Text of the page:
The opposite represents another complicating factor. Symptoms traditionally argued to originate in the person’s childhood years, and which are thus referred to as neuropsychiatric, might not always meet the clinical criteria for ADHD, autism, or some other diagnosis. They might only manifest in adults as anxiety disorder or depression. And no tests are ever performed to verify such diagnoses. Instead, there is often a tendency to only compile more and more symptoms, without ever trying to find out what the cause is or properly checking when the symptoms first started to occur. Another common tendency is to disregard whether a person has any objective reason to feel low, provided that all the symptoms are there. This diagnostic strategy might certainly be helpful for finding problems, but it is not a particularly intelligent one for finding out what is actually causing a person to feel bad.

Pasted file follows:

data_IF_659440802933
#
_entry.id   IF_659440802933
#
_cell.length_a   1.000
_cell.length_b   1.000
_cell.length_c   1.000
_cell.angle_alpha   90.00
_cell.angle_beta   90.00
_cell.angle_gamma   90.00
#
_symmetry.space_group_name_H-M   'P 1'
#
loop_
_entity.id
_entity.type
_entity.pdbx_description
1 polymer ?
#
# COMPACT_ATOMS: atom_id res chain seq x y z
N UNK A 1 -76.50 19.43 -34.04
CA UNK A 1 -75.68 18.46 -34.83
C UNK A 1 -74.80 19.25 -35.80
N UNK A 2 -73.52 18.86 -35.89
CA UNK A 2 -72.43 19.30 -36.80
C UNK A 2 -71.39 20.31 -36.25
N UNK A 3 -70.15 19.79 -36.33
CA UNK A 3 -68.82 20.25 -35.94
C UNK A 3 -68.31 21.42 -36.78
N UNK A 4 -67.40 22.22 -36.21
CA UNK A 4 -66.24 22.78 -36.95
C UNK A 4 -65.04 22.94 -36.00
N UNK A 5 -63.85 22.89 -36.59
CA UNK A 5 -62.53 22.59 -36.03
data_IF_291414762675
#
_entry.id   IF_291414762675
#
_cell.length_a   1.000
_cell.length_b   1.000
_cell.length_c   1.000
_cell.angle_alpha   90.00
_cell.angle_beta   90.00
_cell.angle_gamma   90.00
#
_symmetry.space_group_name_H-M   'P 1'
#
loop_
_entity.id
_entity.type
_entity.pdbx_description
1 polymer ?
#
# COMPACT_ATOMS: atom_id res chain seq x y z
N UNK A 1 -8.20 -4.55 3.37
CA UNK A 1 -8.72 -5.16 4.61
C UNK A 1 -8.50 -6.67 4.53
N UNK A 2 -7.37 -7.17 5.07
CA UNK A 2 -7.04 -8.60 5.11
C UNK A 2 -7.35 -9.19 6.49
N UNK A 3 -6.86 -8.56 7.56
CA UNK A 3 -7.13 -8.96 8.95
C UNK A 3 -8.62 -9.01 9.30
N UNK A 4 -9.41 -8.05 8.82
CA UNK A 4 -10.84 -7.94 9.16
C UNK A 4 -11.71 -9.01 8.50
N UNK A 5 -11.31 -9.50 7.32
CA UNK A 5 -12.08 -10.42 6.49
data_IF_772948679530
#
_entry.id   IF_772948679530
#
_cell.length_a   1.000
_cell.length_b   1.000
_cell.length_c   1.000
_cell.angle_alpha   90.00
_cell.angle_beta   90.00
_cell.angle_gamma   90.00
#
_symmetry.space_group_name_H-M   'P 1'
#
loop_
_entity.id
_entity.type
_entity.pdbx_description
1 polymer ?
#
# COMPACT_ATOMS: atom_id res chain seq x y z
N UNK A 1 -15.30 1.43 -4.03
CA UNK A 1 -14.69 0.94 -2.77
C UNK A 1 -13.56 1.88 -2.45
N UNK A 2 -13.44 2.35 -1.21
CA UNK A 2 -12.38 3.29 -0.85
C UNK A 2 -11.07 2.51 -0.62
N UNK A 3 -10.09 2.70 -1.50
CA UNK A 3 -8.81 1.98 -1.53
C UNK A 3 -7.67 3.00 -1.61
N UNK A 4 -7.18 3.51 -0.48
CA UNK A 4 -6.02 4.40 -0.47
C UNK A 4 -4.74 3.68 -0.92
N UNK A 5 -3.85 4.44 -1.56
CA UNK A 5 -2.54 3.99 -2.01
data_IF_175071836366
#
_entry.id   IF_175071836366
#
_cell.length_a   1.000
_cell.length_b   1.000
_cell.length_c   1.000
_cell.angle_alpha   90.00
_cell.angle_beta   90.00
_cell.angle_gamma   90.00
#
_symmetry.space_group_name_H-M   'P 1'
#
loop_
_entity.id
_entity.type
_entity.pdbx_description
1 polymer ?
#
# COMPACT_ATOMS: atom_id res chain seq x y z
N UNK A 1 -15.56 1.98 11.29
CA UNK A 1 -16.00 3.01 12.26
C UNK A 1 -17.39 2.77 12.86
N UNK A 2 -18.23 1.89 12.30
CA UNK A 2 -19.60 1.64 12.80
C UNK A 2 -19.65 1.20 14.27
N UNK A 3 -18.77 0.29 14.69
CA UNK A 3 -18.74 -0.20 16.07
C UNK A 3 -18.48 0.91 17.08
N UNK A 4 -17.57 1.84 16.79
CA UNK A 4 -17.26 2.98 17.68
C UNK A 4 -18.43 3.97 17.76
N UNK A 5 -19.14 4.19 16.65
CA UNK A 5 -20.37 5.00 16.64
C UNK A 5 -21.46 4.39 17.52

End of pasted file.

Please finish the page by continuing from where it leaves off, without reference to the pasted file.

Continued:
If you ask me, much of what has made this state of affairs possible is a rivalry between psychiatrists and psychologists. Both of these professional categories have wanted to assert their own suitability as diagnosticians, rather than collaborate for the good of the patients.
Ideally, collaboration between these two professions should stretch far beyond just neuropsychiatry. Just as we needlessly perform lots of psychological tests on many of our patients with ADHD, we usually elect not to test different types of cognitive functions in other diagnostic groups. How often do we give WAIS tests to depressed adult patients where there is no specific suspicion of further neuropsychiatric issues or problems? How often do we test the executive functions or working memory of bipolar patients? And how often do we do thorough psychological examinations of conditions as complicated as schizophrenia. In my experience, almost never. Sadly, I believe that neuropsychiatric teams – in their desire to carry out comprehensive investigations – gobble up any available resources, including ones that might otherwise have been used to take advantage of the unique skillset that psychologists bring with regard to testing. This also means that there are not enough resources for other areas where psychological testing might often be needed to an even larger extent.